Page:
News Roundup from Microsoft Ignite

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It's been a big day for the team here at Microsoft, with a flurry of announcements from the Ignite conference in Orlando. We'll provide more in-depth details in the coming days and weeks, but for now here's a brief roundup of the news related to data science:

Microsoft ML Server 9.2 is now available. This is the new name for what used to be called Microsoft R Server, and now also includes support for operationalizing the Python language as well as R. This 2-minute video explains how to deploy models with ML Server (and with this release, real-time scoring is now also supported Linux as well). Microsoft R Client 3.4.1, featuring R 3.4.1, was also released today and provides desktop capabilities for R developers with the ability to deploy computations to a production ML Server.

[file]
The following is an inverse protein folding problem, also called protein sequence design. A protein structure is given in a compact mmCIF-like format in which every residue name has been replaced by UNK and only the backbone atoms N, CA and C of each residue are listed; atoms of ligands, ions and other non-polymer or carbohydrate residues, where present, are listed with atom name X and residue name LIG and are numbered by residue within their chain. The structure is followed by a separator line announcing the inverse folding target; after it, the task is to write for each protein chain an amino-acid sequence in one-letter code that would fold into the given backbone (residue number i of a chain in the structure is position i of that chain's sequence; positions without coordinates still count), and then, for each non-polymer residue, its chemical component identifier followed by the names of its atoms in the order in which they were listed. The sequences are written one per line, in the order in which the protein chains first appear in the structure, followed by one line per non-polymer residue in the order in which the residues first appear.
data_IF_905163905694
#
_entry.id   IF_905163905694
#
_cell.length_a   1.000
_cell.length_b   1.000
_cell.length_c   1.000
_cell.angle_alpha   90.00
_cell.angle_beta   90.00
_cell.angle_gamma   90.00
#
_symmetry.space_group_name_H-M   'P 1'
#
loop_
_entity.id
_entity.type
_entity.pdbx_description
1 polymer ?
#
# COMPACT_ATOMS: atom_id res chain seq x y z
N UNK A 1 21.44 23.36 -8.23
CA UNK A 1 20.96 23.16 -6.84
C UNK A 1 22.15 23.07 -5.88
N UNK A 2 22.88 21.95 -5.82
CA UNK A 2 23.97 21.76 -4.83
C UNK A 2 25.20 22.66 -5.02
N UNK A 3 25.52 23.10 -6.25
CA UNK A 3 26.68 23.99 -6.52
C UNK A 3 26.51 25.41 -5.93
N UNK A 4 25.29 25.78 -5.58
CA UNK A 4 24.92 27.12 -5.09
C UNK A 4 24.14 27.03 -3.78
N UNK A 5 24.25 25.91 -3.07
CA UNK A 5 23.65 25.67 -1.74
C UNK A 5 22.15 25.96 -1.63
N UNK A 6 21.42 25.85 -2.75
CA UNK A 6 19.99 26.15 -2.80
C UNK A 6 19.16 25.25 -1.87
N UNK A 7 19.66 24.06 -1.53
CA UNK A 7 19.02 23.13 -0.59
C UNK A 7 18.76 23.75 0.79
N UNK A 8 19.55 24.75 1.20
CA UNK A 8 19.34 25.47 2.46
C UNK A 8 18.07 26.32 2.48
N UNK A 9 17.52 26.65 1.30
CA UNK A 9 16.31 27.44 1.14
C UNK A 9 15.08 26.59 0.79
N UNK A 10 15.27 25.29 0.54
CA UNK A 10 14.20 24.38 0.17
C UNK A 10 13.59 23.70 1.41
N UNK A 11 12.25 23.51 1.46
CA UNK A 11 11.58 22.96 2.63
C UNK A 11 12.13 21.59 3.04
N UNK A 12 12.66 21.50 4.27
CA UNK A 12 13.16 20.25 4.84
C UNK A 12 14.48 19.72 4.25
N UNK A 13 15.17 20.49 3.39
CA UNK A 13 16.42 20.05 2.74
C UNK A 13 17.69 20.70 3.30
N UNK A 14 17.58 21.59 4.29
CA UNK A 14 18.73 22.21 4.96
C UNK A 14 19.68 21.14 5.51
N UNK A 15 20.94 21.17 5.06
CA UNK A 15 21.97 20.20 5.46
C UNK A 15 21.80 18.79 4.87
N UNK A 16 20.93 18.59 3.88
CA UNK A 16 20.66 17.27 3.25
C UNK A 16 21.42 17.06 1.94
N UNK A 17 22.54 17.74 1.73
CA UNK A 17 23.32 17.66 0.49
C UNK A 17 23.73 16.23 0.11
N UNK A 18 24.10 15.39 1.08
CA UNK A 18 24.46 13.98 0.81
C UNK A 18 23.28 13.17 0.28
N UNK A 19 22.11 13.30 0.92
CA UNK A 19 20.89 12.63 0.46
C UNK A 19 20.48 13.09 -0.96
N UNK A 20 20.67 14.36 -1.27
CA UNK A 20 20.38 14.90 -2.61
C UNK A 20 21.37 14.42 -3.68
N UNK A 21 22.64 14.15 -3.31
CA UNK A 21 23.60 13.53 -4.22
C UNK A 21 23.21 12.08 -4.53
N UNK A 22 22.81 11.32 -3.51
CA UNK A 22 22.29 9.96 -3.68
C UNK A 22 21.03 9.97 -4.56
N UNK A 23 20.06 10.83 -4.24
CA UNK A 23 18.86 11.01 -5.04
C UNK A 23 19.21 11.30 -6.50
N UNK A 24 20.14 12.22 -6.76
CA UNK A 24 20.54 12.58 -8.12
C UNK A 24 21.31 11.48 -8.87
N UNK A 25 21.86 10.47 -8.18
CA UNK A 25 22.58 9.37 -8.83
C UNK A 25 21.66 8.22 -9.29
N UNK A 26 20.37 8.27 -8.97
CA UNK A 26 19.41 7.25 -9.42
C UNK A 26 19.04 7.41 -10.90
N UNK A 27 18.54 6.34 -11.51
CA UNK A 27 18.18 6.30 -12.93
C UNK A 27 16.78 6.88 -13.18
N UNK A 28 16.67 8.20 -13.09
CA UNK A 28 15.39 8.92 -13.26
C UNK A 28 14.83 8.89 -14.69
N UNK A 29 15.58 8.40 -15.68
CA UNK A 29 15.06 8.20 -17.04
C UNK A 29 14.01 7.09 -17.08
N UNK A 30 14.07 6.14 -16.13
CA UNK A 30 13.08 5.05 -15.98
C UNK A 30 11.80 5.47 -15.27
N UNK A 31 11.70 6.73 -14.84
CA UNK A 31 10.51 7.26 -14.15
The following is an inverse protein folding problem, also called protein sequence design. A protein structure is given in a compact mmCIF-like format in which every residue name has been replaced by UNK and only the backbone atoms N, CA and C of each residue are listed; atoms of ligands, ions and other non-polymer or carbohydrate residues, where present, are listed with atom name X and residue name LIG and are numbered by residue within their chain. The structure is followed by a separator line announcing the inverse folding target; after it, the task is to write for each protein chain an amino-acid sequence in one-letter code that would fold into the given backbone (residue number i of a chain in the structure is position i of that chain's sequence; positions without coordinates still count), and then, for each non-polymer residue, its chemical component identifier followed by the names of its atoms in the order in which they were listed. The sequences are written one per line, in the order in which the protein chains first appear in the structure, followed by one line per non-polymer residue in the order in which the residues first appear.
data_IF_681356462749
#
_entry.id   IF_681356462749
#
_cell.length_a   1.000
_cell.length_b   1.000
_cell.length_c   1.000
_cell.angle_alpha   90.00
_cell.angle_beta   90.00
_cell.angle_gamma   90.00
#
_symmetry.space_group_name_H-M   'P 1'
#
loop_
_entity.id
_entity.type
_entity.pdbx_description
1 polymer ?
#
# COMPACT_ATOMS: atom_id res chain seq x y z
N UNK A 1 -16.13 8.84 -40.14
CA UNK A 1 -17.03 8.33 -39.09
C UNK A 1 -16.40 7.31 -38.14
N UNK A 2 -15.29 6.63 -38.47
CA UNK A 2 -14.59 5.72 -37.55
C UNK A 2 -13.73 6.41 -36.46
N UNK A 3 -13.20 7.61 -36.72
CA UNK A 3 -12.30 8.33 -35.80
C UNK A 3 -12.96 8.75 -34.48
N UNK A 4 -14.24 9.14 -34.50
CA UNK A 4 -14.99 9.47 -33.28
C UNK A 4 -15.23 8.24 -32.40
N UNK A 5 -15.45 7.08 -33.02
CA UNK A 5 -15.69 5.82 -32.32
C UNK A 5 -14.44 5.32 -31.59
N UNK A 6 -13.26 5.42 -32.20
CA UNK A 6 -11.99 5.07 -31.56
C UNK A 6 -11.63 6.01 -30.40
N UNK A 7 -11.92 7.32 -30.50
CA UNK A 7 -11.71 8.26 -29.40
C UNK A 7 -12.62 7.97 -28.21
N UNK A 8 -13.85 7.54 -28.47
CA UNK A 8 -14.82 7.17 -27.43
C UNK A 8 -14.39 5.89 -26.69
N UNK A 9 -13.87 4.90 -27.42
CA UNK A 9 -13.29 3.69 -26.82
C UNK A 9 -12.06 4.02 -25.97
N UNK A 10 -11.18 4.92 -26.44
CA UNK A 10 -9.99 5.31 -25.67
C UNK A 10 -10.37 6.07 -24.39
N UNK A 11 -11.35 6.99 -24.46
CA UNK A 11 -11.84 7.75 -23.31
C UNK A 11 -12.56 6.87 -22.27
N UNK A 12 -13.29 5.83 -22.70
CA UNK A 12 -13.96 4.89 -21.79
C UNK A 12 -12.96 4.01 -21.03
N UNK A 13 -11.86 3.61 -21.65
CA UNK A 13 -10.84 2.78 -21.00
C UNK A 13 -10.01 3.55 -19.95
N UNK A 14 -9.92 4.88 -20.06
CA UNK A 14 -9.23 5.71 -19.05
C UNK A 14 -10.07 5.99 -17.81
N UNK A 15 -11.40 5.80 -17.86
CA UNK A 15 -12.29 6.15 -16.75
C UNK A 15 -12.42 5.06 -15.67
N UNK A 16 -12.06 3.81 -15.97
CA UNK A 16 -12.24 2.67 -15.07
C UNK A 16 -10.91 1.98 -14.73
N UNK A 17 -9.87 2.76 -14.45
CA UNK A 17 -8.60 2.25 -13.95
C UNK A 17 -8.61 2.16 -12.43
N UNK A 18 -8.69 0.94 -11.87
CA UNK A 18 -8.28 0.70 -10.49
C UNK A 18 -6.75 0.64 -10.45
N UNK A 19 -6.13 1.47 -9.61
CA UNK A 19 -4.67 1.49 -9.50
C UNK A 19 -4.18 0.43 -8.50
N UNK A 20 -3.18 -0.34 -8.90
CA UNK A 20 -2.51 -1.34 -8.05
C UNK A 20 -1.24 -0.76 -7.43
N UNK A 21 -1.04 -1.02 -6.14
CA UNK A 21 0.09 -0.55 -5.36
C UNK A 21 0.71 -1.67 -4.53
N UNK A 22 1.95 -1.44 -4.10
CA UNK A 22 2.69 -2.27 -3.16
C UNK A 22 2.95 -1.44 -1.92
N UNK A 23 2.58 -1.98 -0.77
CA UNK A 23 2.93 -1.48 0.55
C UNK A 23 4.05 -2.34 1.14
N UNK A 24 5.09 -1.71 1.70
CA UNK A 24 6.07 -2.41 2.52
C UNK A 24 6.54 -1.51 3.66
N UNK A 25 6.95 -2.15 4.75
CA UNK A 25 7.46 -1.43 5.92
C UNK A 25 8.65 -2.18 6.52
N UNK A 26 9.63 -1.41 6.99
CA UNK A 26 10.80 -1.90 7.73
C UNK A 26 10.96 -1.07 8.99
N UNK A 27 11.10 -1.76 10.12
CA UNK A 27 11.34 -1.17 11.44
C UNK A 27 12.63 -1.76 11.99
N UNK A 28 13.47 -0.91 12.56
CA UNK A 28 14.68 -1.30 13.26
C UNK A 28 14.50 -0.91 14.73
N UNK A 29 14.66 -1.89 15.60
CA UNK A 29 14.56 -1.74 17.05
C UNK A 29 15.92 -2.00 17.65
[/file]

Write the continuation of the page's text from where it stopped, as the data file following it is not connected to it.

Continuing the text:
The next generation of Azure Machine Learning is now available. This new service includes the AML Workbench, a cross-platform client for AI-powered data wrangling and experiment management; the AML Experimentation service to help data scientists increase their rate of experimentation with big data and GPUs, and the AML Model Management service to host, version, manage and monitor machine learning models. This TechCrunch article provides an overview.

SQL Server 2017 is now generally available, bringing support for in-database R and Python to both Windows and Linux.

Azure SQL Database now supports real-time scoring for R and Python, and a preview of general in-database R services is now available as well.

Microsoft Cognitive Services offers new intelligent APIs for developing AI applications, including general availability of the text analytics API for topic extraction, language detection and sentiment analysis.

Visual Studio Code for AI, an extension for the popular open-source code editor, provides new interfaces for developing with Tensorflow, Cognitive Toolkit (CNTK), Azure ML and more.

Finally, Microsoft announced a new high-level language for quantum computing to be integrated with Visual Studio, and a simulator for quantum computers up to 32 qubits. This 2-minute video provides an overview of Microsoft's vision for Quantum Computing.   


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